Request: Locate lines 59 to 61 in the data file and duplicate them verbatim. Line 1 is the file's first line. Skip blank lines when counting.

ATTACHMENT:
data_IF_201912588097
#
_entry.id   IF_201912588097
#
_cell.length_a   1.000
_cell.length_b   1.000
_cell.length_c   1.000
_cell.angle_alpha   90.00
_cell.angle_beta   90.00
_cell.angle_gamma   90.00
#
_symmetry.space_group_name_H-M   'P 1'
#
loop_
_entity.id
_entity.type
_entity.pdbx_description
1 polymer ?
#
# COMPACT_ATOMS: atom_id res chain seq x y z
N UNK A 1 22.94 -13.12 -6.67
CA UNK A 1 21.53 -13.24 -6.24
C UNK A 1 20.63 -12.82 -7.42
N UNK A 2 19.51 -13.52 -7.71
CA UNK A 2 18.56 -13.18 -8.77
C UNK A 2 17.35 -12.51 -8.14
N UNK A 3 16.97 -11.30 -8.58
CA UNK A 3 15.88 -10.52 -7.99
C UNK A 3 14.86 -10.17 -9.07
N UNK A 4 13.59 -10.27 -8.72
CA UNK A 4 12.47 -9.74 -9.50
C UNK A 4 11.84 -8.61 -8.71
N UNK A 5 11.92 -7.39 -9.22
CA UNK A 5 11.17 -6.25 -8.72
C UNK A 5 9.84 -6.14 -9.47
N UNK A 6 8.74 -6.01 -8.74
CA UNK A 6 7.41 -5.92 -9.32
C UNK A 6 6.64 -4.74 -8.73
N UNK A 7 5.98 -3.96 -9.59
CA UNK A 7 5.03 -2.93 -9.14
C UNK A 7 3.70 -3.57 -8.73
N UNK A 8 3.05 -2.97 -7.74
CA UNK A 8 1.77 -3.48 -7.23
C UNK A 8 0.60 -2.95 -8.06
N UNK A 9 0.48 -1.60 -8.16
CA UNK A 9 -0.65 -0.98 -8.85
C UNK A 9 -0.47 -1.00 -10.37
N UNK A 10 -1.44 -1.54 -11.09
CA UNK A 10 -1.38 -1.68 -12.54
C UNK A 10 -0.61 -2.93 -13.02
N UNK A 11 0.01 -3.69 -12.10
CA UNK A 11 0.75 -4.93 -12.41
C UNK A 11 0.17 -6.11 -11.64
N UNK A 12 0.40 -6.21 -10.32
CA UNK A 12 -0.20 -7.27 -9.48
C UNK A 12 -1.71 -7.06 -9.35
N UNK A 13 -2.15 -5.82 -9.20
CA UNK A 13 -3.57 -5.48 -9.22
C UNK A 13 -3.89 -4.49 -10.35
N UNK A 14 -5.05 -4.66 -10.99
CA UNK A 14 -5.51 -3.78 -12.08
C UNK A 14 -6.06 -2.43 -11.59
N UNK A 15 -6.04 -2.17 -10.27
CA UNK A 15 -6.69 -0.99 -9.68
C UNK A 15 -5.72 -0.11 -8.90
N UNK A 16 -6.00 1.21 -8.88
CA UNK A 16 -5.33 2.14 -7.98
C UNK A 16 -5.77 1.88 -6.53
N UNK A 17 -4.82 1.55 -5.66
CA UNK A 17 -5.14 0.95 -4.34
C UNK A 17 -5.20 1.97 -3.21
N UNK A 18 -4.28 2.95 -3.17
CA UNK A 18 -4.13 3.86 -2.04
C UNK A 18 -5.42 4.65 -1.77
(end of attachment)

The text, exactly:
C UNK A 13 -3.89 -4.49 -10.35
N UNK A 14 -5.05 -4.66 -10.99
CA UNK A 14 -5.51 -3.78 -12.08